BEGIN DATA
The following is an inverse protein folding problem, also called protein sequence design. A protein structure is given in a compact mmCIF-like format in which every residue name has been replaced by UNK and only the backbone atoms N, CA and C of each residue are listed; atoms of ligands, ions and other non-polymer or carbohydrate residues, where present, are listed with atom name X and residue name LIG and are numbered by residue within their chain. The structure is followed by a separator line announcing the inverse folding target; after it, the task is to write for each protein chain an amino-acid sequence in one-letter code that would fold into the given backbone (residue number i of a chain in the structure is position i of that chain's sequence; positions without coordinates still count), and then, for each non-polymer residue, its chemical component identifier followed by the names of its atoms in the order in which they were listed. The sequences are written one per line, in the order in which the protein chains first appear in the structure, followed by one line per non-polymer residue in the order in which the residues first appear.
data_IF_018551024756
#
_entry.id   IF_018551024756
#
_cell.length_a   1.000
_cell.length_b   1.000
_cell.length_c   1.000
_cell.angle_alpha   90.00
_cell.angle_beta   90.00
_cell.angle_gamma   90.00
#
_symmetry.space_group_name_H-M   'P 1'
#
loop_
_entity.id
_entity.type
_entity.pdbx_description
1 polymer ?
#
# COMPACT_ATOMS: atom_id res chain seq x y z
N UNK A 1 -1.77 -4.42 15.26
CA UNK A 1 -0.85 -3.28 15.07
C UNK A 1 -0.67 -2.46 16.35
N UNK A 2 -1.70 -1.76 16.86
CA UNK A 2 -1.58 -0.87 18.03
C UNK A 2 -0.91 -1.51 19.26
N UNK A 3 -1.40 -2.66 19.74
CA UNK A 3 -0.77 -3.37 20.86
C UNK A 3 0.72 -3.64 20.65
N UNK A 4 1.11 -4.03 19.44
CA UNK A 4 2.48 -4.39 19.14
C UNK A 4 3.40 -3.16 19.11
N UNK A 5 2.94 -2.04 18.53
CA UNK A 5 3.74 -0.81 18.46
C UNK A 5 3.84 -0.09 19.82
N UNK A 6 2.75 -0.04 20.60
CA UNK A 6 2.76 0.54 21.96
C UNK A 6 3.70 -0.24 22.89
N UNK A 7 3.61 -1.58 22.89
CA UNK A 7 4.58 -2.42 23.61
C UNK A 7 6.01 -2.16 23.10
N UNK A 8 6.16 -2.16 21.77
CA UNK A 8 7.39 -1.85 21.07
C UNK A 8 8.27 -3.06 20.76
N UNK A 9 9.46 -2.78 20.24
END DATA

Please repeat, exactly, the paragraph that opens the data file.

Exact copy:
The following is an inverse protein folding problem, also called protein sequence design. A protein structure is given in a compact mmCIF-like format in which every residue name has been replaced by UNK and only the backbone atoms N, CA and C of each residue are listed; atoms of ligands, ions and other non-polymer or carbohydrate residues, where present, are listed with atom name X and residue name LIG and are numbered by residue within their chain. The structure is followed by a separator line announcing the inverse folding target; after it, the task is to write for each protein chain an amino-acid sequence in one-letter code that would fold into the given backbone (residue number i of a chain in the structure is position i of that chain's sequence; positions without coordinates still count), and then, for each non-polymer residue, its chemical component identifier followed by the names of its atoms in the order in which they were listed. The sequences are written one per line, in the order in which the protein chains first appear in the structure, followed by one line per non-polymer residue in the order in which the residues first appear.